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John James Audubon Center feathers its nest

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John James Audubon Center feathers its nest
Harri Leigh

The John James Audubon Center is preparing to open a new museum.

AUDUBON, Pa. (WLVT) - After a decade of planning, the John James Audubon Center in Montgomery County is preparing to open the latest “feather in their cap”: a $13 million, 18,000-square-foot museum celebrating birds.

“As you walk through the gallery, you’re going to learn about why birds are so amazing, their adaptations, their life cycles, migrations,” said John James Audubon Center Manager Carrie Barron.

The John James Audubon Center is based out of Mill Grove, the first American home of renowned artist and naturalist John James Audubon. Audubon most known for his 1839 book The Birds of America, which includes 435 hand-drawn prints of birds. Curators said the new museum, a joint project of the National Audubon Society and Montgomery County, seeks to bring John James Audubon’s artwork to life. It will include exhibits on John James Audubon and conservation, as well as galleries for local artwork. But the museum’s focus will, of course, be avian.

“Our main exhibit when you walk in is going to be all about birds,” said Page Plocic, Audubon Pennsylvania’s communications coordinator.

Huge murals of Audubon’s prints already decorate the walls while workers installed the WOW Birds! Gallery that will showcase the beauty and variety of birds along the Atlantic Flyway.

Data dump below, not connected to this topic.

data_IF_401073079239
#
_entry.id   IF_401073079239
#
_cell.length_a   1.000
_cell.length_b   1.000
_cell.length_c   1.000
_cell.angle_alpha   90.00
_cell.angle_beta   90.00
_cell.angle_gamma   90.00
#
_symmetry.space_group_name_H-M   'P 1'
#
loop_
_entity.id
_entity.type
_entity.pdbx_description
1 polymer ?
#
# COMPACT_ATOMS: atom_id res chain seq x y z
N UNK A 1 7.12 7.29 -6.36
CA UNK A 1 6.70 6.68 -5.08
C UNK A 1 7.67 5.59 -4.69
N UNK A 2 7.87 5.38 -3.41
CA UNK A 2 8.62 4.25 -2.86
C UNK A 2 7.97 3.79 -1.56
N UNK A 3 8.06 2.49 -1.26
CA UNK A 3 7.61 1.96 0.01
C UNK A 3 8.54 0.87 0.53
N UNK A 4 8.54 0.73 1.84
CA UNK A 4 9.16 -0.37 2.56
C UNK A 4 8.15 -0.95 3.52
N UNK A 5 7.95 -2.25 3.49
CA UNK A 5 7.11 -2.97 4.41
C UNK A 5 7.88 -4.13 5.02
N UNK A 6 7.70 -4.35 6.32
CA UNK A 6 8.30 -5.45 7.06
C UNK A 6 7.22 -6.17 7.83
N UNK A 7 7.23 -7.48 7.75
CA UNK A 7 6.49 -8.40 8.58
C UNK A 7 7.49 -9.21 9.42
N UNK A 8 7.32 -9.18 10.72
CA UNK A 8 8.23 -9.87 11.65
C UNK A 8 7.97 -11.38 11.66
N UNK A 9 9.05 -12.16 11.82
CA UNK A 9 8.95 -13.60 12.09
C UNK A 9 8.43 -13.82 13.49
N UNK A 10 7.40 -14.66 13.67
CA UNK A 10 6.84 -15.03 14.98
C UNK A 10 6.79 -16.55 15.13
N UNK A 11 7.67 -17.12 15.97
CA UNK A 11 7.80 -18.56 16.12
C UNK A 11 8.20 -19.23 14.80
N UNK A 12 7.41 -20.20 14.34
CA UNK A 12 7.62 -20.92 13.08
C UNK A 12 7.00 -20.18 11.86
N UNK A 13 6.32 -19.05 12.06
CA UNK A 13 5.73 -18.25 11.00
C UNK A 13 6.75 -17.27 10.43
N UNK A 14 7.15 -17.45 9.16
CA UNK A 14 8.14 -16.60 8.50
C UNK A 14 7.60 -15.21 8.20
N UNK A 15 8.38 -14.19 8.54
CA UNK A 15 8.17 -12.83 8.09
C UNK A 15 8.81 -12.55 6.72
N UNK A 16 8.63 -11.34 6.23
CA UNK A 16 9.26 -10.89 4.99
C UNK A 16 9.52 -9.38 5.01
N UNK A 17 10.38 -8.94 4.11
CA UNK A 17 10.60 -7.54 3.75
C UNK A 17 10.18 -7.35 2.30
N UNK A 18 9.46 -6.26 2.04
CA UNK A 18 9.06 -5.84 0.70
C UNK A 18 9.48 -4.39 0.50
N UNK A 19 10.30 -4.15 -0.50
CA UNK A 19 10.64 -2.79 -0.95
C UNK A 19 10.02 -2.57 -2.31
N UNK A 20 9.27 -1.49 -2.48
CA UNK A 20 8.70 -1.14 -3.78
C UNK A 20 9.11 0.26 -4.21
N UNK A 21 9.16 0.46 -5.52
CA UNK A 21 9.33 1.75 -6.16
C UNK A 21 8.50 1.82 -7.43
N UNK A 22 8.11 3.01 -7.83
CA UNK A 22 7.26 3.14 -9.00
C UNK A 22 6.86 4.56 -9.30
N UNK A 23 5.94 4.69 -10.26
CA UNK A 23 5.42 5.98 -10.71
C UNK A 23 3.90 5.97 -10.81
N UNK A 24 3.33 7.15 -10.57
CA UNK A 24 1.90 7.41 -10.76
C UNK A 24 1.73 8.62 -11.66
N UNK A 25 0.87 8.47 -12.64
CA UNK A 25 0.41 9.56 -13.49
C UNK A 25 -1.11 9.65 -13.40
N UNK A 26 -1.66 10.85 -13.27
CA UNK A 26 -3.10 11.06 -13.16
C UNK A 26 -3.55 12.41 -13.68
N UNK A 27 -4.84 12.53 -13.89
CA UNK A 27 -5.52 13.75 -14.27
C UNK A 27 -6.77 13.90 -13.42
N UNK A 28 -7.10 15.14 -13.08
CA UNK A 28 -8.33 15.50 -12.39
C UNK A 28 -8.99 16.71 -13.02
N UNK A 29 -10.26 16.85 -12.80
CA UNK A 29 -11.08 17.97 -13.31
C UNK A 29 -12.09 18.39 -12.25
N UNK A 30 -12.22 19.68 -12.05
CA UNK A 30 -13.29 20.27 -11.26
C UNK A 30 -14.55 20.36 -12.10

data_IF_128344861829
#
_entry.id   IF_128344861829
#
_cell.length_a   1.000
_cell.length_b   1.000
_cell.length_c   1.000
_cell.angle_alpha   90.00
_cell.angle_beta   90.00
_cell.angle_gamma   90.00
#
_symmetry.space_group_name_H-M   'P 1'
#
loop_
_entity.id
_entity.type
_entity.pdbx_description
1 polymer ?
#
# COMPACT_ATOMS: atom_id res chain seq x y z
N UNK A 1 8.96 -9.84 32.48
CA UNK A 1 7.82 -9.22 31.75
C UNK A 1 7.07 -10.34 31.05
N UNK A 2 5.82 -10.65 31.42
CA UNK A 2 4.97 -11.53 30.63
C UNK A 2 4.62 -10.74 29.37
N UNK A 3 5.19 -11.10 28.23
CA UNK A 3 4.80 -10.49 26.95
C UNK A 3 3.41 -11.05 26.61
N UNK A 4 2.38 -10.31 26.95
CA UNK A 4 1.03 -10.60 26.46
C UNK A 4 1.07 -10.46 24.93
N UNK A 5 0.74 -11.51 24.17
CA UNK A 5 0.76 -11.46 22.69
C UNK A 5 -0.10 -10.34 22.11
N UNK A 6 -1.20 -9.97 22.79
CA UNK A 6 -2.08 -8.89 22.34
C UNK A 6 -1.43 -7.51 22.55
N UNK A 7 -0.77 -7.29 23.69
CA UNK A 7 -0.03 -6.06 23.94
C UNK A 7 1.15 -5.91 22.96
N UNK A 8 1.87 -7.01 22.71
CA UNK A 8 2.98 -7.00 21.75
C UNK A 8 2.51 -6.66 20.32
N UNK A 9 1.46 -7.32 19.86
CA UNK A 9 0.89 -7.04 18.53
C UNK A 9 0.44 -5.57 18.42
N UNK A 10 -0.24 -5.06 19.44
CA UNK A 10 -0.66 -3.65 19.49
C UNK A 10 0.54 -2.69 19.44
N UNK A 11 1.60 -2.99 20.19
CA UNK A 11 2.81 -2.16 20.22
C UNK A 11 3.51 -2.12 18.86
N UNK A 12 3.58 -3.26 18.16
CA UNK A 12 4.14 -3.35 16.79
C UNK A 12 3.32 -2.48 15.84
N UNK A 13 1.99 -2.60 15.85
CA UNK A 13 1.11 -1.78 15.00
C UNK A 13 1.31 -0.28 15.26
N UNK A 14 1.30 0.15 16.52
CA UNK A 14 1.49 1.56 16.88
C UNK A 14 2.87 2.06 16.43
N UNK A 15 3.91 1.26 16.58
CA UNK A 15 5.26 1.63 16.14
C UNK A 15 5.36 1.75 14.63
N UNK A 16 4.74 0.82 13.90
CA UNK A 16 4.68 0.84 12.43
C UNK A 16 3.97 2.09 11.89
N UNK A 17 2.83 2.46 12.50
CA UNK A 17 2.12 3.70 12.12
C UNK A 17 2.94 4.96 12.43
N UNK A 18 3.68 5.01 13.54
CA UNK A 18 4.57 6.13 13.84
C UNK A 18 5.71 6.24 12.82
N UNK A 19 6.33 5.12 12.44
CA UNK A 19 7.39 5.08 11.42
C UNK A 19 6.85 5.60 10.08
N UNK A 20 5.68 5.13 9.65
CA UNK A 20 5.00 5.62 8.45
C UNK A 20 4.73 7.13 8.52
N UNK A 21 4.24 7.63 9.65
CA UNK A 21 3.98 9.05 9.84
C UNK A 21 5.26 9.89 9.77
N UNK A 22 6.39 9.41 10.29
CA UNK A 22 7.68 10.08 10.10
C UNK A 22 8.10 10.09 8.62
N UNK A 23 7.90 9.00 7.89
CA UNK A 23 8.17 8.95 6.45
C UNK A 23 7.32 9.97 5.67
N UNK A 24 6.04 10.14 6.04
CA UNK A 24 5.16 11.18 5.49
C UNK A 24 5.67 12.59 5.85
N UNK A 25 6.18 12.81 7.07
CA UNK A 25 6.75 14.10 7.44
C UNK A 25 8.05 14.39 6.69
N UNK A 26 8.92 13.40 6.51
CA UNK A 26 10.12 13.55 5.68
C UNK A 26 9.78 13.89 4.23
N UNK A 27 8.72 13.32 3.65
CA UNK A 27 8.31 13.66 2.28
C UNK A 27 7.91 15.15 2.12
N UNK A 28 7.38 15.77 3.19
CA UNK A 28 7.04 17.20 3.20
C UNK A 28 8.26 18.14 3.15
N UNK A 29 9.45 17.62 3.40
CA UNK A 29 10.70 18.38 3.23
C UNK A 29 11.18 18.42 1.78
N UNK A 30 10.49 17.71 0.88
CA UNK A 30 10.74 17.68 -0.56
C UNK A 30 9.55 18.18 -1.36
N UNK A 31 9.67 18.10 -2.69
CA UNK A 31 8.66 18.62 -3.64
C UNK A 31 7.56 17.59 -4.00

“Big, small,” Plocic said, describing the types of birds featured. “Fluffy, kind of funny looking.

The museum joins the Center’s existing educational facilities, including the historic Mill Grove house, barn and nature trails, as well as a bird sanctuary housing the seven “Resident Birds of Audubon” like Odin the Great Horned Owl.

The property stretches over 200 acres and includes we have 5 miles of hiking trails. As part of the museum project, the center is also opening an outdoor “Fledging Trail” installation that takes visitors on a bird’s journey from egg to flight. The Fledging Trail is designed to inspire the next generation of natural scientists and eco-enthusiasts, curators said.

“That’s our real goal, is just to have people exploring nature and getting excited about it,” Plocic said.

The museum will be open seven days a week from 9:30 a.m. to 4:30 p.m. Admission will be $14 for adults and $10 for children ages 6 to 17. All outdoor trails on Mill Grove grounds are open year-round from dawn to dusk.

The new exhibit will open to the public Wednesday, June 5. You can buy advance tickets here.